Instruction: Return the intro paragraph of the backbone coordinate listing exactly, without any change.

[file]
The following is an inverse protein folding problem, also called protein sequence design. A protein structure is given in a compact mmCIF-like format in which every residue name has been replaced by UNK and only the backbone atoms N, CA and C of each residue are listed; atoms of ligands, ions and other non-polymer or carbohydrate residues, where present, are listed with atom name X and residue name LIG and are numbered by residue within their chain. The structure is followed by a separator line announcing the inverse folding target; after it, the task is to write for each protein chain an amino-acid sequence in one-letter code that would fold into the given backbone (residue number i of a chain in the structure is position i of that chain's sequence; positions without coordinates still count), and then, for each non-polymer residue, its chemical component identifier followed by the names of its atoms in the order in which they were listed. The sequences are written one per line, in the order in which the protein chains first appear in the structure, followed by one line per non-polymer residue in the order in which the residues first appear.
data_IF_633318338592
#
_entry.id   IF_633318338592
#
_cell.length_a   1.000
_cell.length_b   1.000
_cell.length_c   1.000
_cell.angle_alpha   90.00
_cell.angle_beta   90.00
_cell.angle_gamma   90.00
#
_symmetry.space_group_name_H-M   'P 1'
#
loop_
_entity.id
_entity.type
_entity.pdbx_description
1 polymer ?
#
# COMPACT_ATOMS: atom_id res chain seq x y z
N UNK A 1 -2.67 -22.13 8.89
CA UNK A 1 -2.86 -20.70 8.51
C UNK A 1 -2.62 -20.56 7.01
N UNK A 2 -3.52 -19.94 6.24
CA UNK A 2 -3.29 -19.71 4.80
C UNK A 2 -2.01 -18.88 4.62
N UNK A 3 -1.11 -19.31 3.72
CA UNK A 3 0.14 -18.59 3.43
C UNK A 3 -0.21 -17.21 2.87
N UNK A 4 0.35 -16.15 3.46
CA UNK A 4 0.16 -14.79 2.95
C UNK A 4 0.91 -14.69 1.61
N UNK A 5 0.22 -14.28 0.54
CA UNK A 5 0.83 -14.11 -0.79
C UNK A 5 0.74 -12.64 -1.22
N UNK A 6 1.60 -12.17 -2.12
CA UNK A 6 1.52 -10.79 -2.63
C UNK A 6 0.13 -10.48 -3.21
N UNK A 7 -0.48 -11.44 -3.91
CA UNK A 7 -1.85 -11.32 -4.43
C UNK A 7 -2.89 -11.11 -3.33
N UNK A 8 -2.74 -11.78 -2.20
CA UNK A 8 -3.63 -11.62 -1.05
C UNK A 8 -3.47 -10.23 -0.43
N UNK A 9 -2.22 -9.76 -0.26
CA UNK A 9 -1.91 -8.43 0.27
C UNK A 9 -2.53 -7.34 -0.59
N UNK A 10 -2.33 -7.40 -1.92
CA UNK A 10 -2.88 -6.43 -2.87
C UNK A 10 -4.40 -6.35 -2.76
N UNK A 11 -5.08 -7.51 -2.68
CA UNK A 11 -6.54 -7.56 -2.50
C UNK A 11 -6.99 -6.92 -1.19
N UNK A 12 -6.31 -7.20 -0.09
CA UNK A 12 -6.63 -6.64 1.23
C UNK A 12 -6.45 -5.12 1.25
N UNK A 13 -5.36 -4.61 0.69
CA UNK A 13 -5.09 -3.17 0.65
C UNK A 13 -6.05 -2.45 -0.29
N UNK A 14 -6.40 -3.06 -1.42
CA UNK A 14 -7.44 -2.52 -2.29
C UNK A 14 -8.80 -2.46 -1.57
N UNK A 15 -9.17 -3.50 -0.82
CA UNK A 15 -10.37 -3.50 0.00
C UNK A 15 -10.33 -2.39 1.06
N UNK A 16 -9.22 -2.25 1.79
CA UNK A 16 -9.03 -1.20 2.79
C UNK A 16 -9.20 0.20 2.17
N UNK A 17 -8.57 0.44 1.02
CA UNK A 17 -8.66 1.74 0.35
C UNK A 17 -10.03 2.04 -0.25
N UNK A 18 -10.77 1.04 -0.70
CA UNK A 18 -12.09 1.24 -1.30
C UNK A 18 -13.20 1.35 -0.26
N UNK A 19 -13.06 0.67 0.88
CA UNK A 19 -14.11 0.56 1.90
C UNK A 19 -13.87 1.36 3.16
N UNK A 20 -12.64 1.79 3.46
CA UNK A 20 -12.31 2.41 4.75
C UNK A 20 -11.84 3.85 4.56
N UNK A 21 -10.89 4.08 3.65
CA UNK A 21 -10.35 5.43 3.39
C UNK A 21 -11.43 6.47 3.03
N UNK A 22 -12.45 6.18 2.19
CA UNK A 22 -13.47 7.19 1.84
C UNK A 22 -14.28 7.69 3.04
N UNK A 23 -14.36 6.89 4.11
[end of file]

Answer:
The following is an inverse protein folding problem, also called protein sequence design. A protein structure is given in a compact mmCIF-like format in which every residue name has been replaced by UNK and only the backbone atoms N, CA and C of each residue are listed; atoms of ligands, ions and other non-polymer or carbohydrate residues, where present, are listed with atom name X and residue name LIG and are numbered by residue within their chain. The structure is followed by a separator line announcing the inverse folding target; after it, the task is to write for each protein chain an amino-acid sequence in one-letter code that would fold into the given backbone (residue number i of a chain in the structure is position i of that chain's sequence; positions without coordinates still count), and then, for each non-polymer residue, its chemical component identifier followed by the names of its atoms in the order in which they were listed. The sequences are written one per line, in the order in which the protein chains first appear in the structure, followed by one line per non-polymer residue in the order in which the residues first appear.